“Hip-hop has been the sonic backdrop to my life,” explains Dr. Jeffrey Ogbar from his Connecticut home. “Since I was 8 or 9 years old I can relate songs and albums to specific moments of my life. From middle school to playing baseball to college and even today, hip-hop is there. It’s the music of my life.”
In 2007, UPK published Hip-Hop Revolution; The Culture and Politics of Rap. In the groundbreaking book, Dr. Ogbar celebrates hip-hop and confronts the cult of authenticity that defines its essential character – that dictates how performers walk, talk, and express themselves artistically and also influences the consumer market. Hip-Hop Revolution is a balanced cultural history that looks past negative stereotypes of hip-hop as a monolith of hedonistic, unthinking noise to reveal its evolving positive role within American society.
Dr. Ogbar has established himself as one of the preeminent academic experts on the political and cultural evolution and influence of hip-hop music. He has been teaching a course on the topic for nearly 20 years at the University of Connecticut. In fact, the course is the 2nd longest continually taught course examining the cultural history of hip-hop and rap in American higher education.
“I was working on my dissertation about black power and I gave a talk at St. Lawrence University about the culture of hip-hop,” Dr. Ogbar explains. “An academic in the audience approached me and asked if I would be able to expand and elaborate on the talk for an article to be submitted to The Journal of Black Studies. That article kind of became a one-hit wonder for The Journal. That’s when Nancy Jackson (former acquisitions editor) at the University Press approached me about writing a prospectus for the book.”
Dr. Ogbar’s book examines the contextual concepts of black identify, misogyny, conflicts with authority and equality as address by MCs and rap culture from the late 1970’s to the early 2000s. He identifies changes in perception and production
“When hip-hop and rap emerged, politics and social commentary were not a big part of the content,” he explains. “In the late 70s and early 80s, Eric B, Big Daddy Kane and Run DMC – they didn’t address societal issues or the realities of being a young black man. Then there was a shift. Public Enemy and KRS-One and N.W.A. made entire records based on social problems and railing against violence and mass incarceration.”
Dr. Ogbar is clearly a passionate fan of hip-hop. Between making scholarly arguments comparing the ebb and flows of a growing democracy to the changes in popular rap, he quotes Snoop Dogg and Chuck D. He takes the study seriously, but is also a fan. The combination makes Hip-Hop Revolution a fascinating read.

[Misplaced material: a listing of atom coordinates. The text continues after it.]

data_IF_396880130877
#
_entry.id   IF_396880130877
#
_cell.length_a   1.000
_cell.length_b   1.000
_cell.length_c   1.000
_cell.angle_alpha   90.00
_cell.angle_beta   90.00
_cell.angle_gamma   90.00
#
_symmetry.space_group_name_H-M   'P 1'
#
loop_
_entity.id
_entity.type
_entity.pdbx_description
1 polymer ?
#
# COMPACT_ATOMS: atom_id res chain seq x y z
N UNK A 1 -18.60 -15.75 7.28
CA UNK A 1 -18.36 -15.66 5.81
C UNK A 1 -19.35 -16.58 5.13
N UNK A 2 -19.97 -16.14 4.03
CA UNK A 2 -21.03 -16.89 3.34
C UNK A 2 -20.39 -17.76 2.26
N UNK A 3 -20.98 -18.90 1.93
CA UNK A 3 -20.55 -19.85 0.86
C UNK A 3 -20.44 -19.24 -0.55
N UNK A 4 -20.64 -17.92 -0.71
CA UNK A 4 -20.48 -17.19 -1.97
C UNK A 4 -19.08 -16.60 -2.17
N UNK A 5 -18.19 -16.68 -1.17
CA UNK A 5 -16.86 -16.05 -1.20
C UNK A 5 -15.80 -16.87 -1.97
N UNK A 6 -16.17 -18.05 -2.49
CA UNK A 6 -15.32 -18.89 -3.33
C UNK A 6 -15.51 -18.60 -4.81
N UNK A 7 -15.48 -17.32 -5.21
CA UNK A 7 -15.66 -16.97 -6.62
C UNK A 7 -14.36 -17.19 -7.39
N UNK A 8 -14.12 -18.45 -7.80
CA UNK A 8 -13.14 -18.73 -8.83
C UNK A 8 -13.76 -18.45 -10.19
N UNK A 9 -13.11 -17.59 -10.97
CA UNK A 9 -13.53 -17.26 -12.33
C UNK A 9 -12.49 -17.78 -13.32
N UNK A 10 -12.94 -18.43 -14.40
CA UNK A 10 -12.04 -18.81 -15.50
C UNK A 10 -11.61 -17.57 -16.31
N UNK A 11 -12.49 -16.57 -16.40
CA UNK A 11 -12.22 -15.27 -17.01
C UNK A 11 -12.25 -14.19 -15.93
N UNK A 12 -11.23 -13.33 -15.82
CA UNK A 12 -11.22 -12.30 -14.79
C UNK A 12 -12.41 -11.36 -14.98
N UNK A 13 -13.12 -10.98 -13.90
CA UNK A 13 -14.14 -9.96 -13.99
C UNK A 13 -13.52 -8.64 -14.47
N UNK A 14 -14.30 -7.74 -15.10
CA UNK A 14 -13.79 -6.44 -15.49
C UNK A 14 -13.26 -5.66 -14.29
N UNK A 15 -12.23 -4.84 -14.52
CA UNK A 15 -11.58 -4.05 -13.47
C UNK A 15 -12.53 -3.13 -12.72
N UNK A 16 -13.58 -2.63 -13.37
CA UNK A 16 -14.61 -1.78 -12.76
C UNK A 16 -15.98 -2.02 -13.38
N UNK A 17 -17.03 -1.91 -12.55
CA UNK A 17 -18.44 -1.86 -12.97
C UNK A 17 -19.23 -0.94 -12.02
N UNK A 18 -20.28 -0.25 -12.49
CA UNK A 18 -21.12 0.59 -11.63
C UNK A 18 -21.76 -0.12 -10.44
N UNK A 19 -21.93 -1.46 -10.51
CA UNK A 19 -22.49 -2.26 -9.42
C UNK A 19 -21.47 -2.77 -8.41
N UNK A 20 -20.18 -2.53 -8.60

“Around 1988 two records came out that really captured the public,” Ogbar says. “Public Enemy’s ‘It Takes a Nation of Millions to Hold Us Back’ and N.W.A.’s ‘Straight Outta Compton’ both exemplified the progressive black messages that emerged in hip-hop. Those records were engaged and tackled the problems of police brutality, violence, mass incarceration and the war on drugs.”
With the rise of ‘gangsta rap’ in the early and mid-1990s, Ogbar noticed a significant change.
“Those records with Dr. Dre and the Dogg Pound signified a 180-degree shift,” he says. “The idea of violence against other blacks and celebrating selling crack became the norm. Not to mention misogyny and perpetrating sexual assaults. That set the tone for popular hip-hop that persists today. The pressure is to be accepted or to be validated as a real rapper is often related lyrical content that emphasizes taking another brother out.”
In his book, Ogbar also explores problematic black images, including minstrelsy, hip-hop’s social milieu, and the artists’ own historical and political awareness. Ranging across the rap spectrum from the conscious hip-hop of Mos Def to the gangsta rap of 50 Cent to the “underground” sounds of Jurassic 5 and the Roots, he tracks the ongoing quest for a unique and credible voice to show how complex, contested, and malleable these codes of authenticity are. Most important, Ogbar persuasively challenges widely held notions that hip-hop is socially dangerous—to black youths in particular—by addressing the ways in which rappers critically view the popularity of crime-focused lyrics, the antisocial messages of their peers, and the volatile politics of the word “nigga.”
Ten years after it published, Dr. Ogbar is impressed, but not surprised, by the state of hip-hop. Since he wrote Hip-Hop Revolution, rappers have performed for and been promoted by the President of the United States and the most popular Broadway show in a generation boasts a hip-hop soundtrack.
“What’s most interesting to me is the great rise in activism even before the election,” Dr. Ogbar says. “Never before have protesters shut down major thoroughfares in major cities on this scale. These crowds are multi-racial. They are black and white and Hispanic and Native Americans. And the thing is, these crowds are listening to hip-hop. This music has become common ground. It has become a connecting force. That’s interesting.”
Hip-Hop Revolution: A Spotify Mixtape by Dr. Jeffrey Ogbar
Jeffrey O. G. Ogbar is associate professor of history and director of the Institute for African American Studies at the University of Connecticut. He is author of Black Power: Radical Politics and African American Identity and edited the volume The Civil Rights Movement: Problems in American Civilization.